Troian Avery Bellisario
Birth Name: Troian Avery Bellisario
Age: 27, born 28 October 1985
Born and residing in: United States
Height: 5' 7"
Relationship Status: Single
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Published 8 months, 2 weeks ago
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About: I have a lot to be happy about and a lot more I want to do. My high school was a private school where you went to an Ivy League. That's just what was expected of you and nothing less. So I grew up never being okay with a 'B' because a 'B' was not good enough. I've always known people in the spotlight and people who just grew up in LA and had nothing to do with the industry. It's not a glamorous thing to me. It's just a different type of business. I've seen friends g I have a lot to be happy about and a lot more I want to do.
My high school was a private school where you went to an Ivy League. That's just what was expected of you and nothing less. So I grew up never being okay with a 'B' because a 'B' was not good enough.
I've always known people in the spotlight and people who just grew up in LA and had nothing to do with the industry. It's not a glamorous thing to me. It's just a different type of business. I've seen friends go down the path of drugs or letting the spotlight go to their heads. I've witnessed that. It's not a very good option if you want to have a long career like I do and do a lot of different things.
My dad is a successful television producer, director and writer and my mom's a director, and writer. Even when I was young I wanted to be an actress. I knew the actors and the paparazzi. It was just kind of always in my landscape. It was never directed at me, but it was always somewhere so I could see how it operated and I could see it from afar and go 'Wow, that's not really glamorous, it's kind of exhausting not having any privacy.'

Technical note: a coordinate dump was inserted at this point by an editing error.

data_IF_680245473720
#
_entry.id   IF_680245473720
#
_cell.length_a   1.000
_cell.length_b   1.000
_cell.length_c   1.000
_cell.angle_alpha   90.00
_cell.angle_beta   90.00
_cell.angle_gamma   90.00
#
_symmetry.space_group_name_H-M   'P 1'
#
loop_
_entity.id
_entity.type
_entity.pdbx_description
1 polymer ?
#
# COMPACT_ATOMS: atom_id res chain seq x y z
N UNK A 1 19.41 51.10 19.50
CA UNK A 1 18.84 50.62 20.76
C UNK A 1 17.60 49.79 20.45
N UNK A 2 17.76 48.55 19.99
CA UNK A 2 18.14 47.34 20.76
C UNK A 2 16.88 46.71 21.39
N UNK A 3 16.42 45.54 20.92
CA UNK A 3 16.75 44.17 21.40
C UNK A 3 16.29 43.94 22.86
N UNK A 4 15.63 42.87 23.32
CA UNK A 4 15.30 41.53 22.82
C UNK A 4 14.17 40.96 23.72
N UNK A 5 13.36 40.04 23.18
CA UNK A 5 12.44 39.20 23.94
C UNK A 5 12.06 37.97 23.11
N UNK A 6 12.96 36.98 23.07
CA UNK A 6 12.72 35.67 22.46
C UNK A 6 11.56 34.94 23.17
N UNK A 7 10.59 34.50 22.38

I grew up with brothers. Girls terrified me. If a boy was mad at you, he hit you or he'd yell at you. I'm thinking about my brothers. Boys didn't go around just hitting me. But it was easy. With girls all of a sudden she'll tell you 'That skirt looks ugly on you.' And you're like 'Oh you're mad at me! I have to figure out what I've done.'
[about her boyfriend] He's very funny, and very interested in what I wear. He accuses me of dressing like a little boy. I'd wear all of his clothes if I could. When I show up to do dinner wearing a dress, he's like, "Oh my gosh, you look like a lady!"
I'm not a glamorous girl. I don't know how to do my hair. I'm very bad with makeup.
As an actor I really want to be challenged, and I thought that this was a story that needed to be told. It spoke to me not just as an actor, but also as a person.
I'm partial to slouchier, more free clothing. My icon is Patti Smith, so the more rips, the more punk, the more comfortable I feel.
Patti Smith, who is the godmother of rock and roll, is huge. I have her poster up in my room. I am obsessed with her....It's funny, because I try to mimic that, and then I have, like, Audrey Hepburn. I fully believe that, when you're getting dressed up, unless you're going to spend the entire day in jeans or pajama bottoms - which I will do - be a character. So when I dress up, and I want to be Audrey Hepburn, EVERYTHING on me from head to toe is prim and proper, like flats and peg-legged jeans and the Burberry vintage trench coat. Or if I'm gonna be completely ripped t-shirt, it's going to be with ripped tights. You know, my poor family. They're like, "You have money. You're on a show. BUY SOME NEW TIGHTS." And I'm like, "I like these! I ripped them myself!"
[Michael Phelps or Ryan Lochte?] When I close my eyes all I see are like two identical sets of abs. I don't know whose abs are friendlier, but they both have lovely smiles so I don't know, I couldn't say.
[about preparing for her role in Lauren] You know, my father was in the military and one of the first things I said was was that I need somebody who is military trained, who can teach me how to walk and salute like a soldier and who will not placate me, or be like, "that was really good for an actor!" I was like "No Bullshit! I need to know when I'm looking bad and when it's wrong and when I'm doing it right."